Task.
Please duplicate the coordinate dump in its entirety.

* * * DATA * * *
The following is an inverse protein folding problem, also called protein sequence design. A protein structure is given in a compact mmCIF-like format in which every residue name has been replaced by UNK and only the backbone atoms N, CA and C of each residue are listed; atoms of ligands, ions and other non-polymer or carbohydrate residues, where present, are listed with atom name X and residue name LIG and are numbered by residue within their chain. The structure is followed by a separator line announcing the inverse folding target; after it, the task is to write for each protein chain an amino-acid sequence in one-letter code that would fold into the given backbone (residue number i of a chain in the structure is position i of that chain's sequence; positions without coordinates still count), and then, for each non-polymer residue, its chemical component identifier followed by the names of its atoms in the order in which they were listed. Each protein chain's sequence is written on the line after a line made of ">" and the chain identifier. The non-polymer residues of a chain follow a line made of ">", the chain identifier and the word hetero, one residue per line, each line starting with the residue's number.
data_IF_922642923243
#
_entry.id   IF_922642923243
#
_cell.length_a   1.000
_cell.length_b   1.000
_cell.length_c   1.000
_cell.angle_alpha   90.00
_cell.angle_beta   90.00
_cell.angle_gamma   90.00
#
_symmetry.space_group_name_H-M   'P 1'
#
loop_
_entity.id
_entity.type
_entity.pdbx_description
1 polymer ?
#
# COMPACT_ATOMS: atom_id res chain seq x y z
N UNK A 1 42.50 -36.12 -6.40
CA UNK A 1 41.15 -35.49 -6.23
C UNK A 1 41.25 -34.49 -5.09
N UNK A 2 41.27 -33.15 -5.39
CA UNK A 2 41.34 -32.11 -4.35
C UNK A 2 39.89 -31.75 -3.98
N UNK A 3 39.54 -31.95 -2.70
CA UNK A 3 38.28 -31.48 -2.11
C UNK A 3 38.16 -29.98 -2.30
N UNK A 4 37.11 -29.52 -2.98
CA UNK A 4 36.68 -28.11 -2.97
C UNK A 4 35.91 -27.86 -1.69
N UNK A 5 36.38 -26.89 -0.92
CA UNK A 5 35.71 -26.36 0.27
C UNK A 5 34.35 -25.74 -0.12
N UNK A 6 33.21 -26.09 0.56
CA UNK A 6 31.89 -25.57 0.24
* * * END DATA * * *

The following is an inverse protein folding problem, also called protein sequence design. A protein structure is given in a compact mmCIF-like format in which every residue name has been replaced by UNK and only the backbone atoms N, CA and C of each residue are listed; atoms of ligands, ions and other non-polymer or carbohydrate residues, where present, are listed with atom name X and residue name LIG and are numbered by residue within their chain. The structure is followed by a separator line announcing the inverse folding target; after it, the task is to write for each protein chain an amino-acid sequence in one-letter code that would fold into the given backbone (residue number i of a chain in the structure is position i of that chain's sequence; positions without coordinates still count), and then, for each non-polymer residue, its chemical component identifier followed by the names of its atoms in the order in which they were listed. Each protein chain's sequence is written on the line after a line made of ">" and the chain identifier. The non-polymer residues of a chain follow a line made of ">", the chain identifier and the word hetero, one residue per line, each line starting with the residue's number.
data_IF_922642923243
#
_entry.id   IF_922642923243
#
_cell.length_a   1.000
_cell.length_b   1.000
_cell.length_c   1.000
_cell.angle_alpha   90.00
_cell.angle_beta   90.00
_cell.angle_gamma   90.00
#
_symmetry.space_group_name_H-M   'P 1'
#
loop_
_entity.id
_entity.type
_entity.pdbx_description
1 polymer ?
#
# COMPACT_ATOMS: atom_id res chain seq x y z
N UNK A 1 42.50 -36.12 -6.40
CA UNK A 1 41.15 -35.49 -6.23
C UNK A 1 41.25 -34.49 -5.09
N UNK A 2 41.27 -33.15 -5.39
CA UNK A 2 41.34 -32.11 -4.35
C UNK A 2 39.89 -31.75 -3.98
N UNK A 3 39.54 -31.95 -2.70
CA UNK A 3 38.28 -31.48 -2.11
C UNK A 3 38.16 -29.98 -2.30
N UNK A 4 37.11 -29.52 -2.98
CA UNK A 4 36.68 -28.11 -2.97
C UNK A 4 35.91 -27.86 -1.69
N UNK A 5 36.38 -26.89 -0.92
CA UNK A 5 35.71 -26.36 0.27
C UNK A 5 34.35 -25.74 -0.12
N UNK A 6 33.21 -26.09 0.56
CA UNK A 6 31.89 -25.57 0.24